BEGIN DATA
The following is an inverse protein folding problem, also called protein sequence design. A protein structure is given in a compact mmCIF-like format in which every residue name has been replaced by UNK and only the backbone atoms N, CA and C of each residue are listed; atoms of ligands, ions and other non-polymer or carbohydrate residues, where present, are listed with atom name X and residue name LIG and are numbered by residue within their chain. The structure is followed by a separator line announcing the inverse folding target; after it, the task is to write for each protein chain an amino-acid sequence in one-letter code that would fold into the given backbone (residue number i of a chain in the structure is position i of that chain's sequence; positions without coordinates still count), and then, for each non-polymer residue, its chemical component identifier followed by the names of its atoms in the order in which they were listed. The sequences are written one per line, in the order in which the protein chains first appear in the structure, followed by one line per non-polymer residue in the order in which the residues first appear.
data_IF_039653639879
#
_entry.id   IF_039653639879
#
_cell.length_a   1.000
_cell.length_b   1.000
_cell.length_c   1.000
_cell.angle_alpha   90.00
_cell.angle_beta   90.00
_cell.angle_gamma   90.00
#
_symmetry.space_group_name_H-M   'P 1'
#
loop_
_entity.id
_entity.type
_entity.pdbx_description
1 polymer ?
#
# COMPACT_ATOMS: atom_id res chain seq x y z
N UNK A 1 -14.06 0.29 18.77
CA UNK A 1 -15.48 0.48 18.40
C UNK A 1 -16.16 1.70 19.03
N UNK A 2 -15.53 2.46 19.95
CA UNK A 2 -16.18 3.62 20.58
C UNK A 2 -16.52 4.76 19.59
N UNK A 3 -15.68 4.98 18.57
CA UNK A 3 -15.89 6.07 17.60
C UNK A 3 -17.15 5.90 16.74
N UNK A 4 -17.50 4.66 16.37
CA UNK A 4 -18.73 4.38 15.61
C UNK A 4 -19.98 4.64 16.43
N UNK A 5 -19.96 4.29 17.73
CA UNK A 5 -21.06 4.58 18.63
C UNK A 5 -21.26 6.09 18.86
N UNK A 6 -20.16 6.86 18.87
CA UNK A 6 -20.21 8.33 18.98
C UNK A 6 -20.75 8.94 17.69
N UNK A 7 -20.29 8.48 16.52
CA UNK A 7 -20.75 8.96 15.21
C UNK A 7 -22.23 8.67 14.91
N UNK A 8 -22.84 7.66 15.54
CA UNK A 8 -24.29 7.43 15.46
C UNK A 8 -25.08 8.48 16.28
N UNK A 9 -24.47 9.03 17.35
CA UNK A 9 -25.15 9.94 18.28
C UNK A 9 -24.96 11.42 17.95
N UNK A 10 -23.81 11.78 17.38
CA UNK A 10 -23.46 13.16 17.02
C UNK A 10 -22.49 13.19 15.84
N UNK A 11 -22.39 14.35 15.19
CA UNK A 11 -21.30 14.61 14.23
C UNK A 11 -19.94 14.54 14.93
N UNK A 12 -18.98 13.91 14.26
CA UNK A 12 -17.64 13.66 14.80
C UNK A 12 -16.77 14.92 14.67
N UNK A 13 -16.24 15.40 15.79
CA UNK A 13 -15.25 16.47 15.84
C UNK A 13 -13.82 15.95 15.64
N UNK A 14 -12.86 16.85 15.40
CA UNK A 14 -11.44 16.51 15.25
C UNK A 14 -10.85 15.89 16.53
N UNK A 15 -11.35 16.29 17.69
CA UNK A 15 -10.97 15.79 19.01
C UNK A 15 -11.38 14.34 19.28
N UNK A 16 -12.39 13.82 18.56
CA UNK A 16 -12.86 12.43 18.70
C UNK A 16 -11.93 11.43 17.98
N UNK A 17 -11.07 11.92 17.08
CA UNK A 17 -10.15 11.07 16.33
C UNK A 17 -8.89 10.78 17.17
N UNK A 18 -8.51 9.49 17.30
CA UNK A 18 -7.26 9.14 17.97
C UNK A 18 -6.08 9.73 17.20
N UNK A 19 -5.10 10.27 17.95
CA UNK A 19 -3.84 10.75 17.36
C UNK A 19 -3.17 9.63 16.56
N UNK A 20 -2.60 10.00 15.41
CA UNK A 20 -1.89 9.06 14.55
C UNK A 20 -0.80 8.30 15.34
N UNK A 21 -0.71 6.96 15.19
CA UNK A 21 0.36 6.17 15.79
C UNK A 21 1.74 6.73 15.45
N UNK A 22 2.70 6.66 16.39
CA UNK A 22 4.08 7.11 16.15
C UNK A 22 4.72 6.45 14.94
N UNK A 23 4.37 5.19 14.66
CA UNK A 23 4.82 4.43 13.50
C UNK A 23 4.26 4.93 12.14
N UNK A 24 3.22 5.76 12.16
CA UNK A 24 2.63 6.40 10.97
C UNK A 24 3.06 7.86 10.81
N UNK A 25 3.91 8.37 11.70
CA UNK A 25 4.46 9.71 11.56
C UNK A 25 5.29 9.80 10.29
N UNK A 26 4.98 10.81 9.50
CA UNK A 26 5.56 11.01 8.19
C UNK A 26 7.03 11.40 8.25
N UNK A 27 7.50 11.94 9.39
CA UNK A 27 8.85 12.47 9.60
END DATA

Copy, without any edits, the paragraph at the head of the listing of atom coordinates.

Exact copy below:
The following is an inverse protein folding problem, also called protein sequence design. A protein structure is given in a compact mmCIF-like format in which every residue name has been replaced by UNK and only the backbone atoms N, CA and C of each residue are listed; atoms of ligands, ions and other non-polymer or carbohydrate residues, where present, are listed with atom name X and residue name LIG and are numbered by residue within their chain. The structure is followed by a separator line announcing the inverse folding target; after it, the task is to write for each protein chain an amino-acid sequence in one-letter code that would fold into the given backbone (residue number i of a chain in the structure is position i of that chain's sequence; positions without coordinates still count), and then, for each non-polymer residue, its chemical component identifier followed by the names of its atoms in the order in which they were listed. The sequences are written one per line, in the order in which the protein chains first appear in the structure, followed by one line per non-polymer residue in the order in which the residues first appear.